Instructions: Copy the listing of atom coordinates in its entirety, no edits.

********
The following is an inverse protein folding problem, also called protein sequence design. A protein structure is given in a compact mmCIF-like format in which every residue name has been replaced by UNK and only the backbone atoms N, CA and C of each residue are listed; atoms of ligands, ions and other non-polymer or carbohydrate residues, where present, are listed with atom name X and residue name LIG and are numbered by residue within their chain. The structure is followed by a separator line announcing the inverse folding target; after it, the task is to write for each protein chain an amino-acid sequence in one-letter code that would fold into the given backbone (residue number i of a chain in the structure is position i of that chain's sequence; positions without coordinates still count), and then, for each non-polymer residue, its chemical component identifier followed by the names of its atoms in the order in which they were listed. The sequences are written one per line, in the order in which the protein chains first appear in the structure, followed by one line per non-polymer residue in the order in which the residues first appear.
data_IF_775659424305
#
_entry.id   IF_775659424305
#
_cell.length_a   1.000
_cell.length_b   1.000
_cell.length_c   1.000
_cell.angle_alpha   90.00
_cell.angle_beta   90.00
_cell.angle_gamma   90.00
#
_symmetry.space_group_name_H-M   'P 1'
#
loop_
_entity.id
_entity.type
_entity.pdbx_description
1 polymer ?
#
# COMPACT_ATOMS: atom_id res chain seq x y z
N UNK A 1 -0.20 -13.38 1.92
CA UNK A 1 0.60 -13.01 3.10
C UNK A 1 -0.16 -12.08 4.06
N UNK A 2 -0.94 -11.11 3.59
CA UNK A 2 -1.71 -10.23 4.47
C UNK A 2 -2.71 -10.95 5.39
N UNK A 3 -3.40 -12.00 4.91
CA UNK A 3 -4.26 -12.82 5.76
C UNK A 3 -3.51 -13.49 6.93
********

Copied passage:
The following is an inverse protein folding problem, also called protein sequence design. A protein structure is given in a compact mmCIF-like format in which every residue name has been replaced by UNK and only the backbone atoms N, CA and C of each residue are listed; atoms of ligands, ions and other non-polymer or carbohydrate residues, where present, are listed with atom name X and residue name LIG and are numbered by residue within their chain. The structure is followed by a separator line announcing the inverse folding target; after it, the task is to write for each protein chain an amino-acid sequence in one-letter code that would fold into the given backbone (residue number i of a chain in the structure is position i of that chain's sequence; positions without coordinates still count), and then, for each non-polymer residue, its chemical component identifier followed by the names of its atoms in the order in which they were listed. The sequences are written one per line, in the order in which the protein chains first appear in the structure, followed by one line per non-polymer residue in the order in which the residues first appear.
data_IF_775659424305
#
_entry.id   IF_775659424305
#
_cell.length_a   1.000
_cell.length_b   1.000
_cell.length_c   1.000
_cell.angle_alpha   90.00
_cell.angle_beta   90.00
_cell.angle_gamma   90.00
#
_symmetry.space_group_name_H-M   'P 1'
#
loop_
_entity.id
_entity.type
_entity.pdbx_description
1 polymer ?
#
# COMPACT_ATOMS: atom_id res chain seq x y z
N UNK A 1 -0.20 -13.38 1.92
CA UNK A 1 0.60 -13.01 3.10
C UNK A 1 -0.16 -12.08 4.06
N UNK A 2 -0.94 -11.11 3.59
CA UNK A 2 -1.71 -10.23 4.47
C UNK A 2 -2.71 -10.95 5.39
N UNK A 3 -3.40 -12.00 4.91
CA UNK A 3 -4.26 -12.82 5.76
C UNK A 3 -3.51 -13.49 6.93